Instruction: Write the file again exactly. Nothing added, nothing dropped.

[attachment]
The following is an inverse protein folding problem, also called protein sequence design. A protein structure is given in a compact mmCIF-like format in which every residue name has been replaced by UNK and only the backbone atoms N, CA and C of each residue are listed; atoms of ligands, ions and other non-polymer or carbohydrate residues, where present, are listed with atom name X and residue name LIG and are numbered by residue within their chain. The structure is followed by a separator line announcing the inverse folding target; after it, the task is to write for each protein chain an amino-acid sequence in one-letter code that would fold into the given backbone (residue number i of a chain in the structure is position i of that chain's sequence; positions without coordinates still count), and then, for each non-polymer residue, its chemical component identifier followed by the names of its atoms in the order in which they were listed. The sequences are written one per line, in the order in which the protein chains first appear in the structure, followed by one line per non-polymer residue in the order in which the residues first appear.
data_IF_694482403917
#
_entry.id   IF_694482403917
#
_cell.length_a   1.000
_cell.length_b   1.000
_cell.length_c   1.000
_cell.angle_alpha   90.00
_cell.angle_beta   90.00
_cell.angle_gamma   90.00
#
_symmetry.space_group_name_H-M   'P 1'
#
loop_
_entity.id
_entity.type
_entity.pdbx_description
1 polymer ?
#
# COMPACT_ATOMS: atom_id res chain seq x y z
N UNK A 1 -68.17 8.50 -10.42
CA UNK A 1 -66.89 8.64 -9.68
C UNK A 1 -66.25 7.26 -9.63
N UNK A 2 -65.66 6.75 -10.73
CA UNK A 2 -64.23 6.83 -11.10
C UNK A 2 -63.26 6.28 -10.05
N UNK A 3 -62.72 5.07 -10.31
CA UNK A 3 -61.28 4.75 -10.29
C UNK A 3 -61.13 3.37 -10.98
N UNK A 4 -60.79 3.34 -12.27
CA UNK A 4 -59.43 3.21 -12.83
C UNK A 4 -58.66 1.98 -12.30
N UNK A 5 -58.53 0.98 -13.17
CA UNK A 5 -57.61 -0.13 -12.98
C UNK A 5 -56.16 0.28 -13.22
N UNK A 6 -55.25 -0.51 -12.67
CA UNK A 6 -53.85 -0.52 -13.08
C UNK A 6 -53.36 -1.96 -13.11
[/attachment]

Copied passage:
The following is an inverse protein folding problem, also called protein sequence design. A protein structure is given in a compact mmCIF-like format in which every residue name has been replaced by UNK and only the backbone atoms N, CA and C of each residue are listed; atoms of ligands, ions and other non-polymer or carbohydrate residues, where present, are listed with atom name X and residue name LIG and are numbered by residue within their chain. The structure is followed by a separator line announcing the inverse folding target; after it, the task is to write for each protein chain an amino-acid sequence in one-letter code that would fold into the given backbone (residue number i of a chain in the structure is position i of that chain's sequence; positions without coordinates still count), and then, for each non-polymer residue, its chemical component identifier followed by the names of its atoms in the order in which they were listed. The sequences are written one per line, in the order in which the protein chains first appear in the structure, followed by one line per non-polymer residue in the order in which the residues first appear.
data_IF_694482403917
#
_entry.id   IF_694482403917
#
_cell.length_a   1.000
_cell.length_b   1.000
_cell.length_c   1.000
_cell.angle_alpha   90.00
_cell.angle_beta   90.00
_cell.angle_gamma   90.00
#
_symmetry.space_group_name_H-M   'P 1'
#
loop_
_entity.id
_entity.type
_entity.pdbx_description
1 polymer ?
#
# COMPACT_ATOMS: atom_id res chain seq x y z
N UNK A 1 -68.17 8.50 -10.42
CA UNK A 1 -66.89 8.64 -9.68
C UNK A 1 -66.25 7.26 -9.63
N UNK A 2 -65.66 6.75 -10.73
CA UNK A 2 -64.23 6.83 -11.10
C UNK A 2 -63.26 6.28 -10.05
N UNK A 3 -62.72 5.07 -10.31
CA UNK A 3 -61.28 4.75 -10.29
C UNK A 3 -61.13 3.37 -10.98
N UNK A 4 -60.79 3.34 -12.27
CA UNK A 4 -59.43 3.21 -12.83
C UNK A 4 -58.66 1.98 -12.30
N UNK A 5 -58.53 0.98 -13.17
CA UNK A 5 -57.61 -0.13 -12.98
C UNK A 5 -56.16 0.28 -13.22
N UNK A 6 -55.25 -0.51 -12.67
CA UNK A 6 -53.85 -0.52 -13.08
C UNK A 6 -53.36 -1.96 -13.11